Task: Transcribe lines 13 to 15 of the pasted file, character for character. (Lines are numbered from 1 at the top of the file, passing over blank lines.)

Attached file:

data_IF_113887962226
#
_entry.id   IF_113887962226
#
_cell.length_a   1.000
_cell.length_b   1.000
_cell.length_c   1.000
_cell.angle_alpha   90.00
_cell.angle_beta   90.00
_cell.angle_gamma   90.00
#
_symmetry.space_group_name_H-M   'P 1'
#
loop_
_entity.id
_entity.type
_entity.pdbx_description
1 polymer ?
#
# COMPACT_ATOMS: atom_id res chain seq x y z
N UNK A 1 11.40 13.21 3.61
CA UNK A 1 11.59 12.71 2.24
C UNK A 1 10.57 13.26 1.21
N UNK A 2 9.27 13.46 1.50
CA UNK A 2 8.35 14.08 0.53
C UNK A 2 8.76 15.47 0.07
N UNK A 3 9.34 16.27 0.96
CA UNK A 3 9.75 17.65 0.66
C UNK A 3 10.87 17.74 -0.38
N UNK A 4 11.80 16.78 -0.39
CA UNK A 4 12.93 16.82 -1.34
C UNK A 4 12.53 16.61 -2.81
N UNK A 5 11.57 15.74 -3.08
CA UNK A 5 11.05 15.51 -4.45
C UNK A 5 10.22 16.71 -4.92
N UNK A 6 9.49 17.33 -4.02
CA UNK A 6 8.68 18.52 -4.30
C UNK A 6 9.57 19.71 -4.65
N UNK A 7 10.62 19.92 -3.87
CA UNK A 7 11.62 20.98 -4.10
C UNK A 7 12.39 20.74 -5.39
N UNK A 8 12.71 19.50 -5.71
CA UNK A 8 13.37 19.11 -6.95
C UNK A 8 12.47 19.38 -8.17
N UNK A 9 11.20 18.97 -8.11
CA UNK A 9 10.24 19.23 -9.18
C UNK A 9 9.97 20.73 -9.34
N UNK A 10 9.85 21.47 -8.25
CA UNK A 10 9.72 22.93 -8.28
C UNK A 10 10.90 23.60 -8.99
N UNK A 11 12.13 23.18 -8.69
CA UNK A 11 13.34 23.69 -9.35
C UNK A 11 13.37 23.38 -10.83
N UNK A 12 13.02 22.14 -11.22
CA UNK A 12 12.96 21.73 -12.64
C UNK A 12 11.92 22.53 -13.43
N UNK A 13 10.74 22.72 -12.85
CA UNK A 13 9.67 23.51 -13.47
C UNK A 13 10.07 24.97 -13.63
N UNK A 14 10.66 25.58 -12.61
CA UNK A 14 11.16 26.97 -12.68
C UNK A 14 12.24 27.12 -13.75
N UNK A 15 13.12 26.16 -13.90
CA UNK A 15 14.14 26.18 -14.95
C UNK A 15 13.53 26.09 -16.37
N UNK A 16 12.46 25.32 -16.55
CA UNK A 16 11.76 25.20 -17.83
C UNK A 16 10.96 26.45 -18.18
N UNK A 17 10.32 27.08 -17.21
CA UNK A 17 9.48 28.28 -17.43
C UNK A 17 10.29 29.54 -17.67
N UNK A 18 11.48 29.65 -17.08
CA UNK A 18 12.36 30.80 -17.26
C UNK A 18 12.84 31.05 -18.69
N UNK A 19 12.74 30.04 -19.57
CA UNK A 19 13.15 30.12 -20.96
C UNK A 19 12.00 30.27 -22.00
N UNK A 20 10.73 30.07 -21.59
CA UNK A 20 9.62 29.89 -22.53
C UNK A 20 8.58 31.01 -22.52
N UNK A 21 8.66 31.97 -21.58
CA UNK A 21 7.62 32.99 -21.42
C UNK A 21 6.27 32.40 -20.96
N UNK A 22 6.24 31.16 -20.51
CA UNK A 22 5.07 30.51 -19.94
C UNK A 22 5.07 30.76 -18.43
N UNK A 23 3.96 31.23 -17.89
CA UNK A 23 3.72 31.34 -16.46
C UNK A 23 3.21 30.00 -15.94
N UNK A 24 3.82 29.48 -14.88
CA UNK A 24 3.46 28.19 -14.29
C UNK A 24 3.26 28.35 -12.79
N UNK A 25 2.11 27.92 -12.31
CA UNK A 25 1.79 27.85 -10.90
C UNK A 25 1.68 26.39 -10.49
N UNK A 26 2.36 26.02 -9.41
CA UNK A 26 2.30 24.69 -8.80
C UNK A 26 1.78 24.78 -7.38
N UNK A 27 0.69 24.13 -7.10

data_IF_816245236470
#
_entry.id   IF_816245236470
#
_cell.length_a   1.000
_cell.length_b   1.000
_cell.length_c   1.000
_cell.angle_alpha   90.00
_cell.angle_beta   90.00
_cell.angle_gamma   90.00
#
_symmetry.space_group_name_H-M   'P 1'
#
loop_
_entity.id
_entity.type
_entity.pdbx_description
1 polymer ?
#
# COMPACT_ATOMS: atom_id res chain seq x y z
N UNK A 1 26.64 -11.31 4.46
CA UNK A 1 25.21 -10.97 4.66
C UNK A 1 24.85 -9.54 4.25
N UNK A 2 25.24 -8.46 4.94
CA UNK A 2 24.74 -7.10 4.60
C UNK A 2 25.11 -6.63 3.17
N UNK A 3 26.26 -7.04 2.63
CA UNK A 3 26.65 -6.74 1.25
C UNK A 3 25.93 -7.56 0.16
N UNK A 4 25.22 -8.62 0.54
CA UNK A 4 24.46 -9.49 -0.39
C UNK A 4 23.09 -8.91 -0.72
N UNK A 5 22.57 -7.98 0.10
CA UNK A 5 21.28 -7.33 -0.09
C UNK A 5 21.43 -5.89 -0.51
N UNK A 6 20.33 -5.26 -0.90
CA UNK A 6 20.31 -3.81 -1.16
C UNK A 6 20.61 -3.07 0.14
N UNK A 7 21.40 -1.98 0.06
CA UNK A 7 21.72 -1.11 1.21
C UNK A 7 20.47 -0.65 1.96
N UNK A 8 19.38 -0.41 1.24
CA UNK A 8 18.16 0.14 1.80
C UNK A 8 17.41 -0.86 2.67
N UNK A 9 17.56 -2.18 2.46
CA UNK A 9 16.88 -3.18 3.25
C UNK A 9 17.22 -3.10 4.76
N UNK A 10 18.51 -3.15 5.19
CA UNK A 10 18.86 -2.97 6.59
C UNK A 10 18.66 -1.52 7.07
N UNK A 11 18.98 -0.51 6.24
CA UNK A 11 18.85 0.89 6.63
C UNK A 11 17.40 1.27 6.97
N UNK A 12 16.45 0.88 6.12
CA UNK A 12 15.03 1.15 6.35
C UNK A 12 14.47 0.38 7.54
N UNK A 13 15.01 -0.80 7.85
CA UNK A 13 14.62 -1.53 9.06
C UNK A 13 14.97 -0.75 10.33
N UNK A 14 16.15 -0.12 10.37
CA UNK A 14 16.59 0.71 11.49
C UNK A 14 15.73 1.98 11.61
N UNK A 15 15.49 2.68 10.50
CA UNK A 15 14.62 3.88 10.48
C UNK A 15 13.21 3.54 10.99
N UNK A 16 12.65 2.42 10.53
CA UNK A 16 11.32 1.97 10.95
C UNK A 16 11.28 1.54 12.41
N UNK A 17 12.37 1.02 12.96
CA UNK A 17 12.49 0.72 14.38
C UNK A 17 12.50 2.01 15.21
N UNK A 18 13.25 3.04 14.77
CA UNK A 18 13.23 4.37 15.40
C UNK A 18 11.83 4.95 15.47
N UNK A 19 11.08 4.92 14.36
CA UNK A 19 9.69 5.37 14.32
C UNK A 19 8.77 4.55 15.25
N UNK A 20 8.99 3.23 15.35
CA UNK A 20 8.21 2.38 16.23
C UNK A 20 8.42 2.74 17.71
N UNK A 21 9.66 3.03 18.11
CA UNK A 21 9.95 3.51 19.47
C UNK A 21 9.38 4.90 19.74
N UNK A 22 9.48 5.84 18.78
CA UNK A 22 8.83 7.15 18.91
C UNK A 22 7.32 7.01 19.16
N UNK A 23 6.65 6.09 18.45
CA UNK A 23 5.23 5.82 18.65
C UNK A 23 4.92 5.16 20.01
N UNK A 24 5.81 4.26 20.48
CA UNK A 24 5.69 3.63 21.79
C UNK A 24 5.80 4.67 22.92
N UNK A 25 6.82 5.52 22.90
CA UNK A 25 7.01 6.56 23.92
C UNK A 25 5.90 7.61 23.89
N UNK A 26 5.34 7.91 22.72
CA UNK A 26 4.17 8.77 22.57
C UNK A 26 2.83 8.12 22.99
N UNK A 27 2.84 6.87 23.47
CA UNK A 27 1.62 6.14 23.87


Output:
#
loop_
_entity.id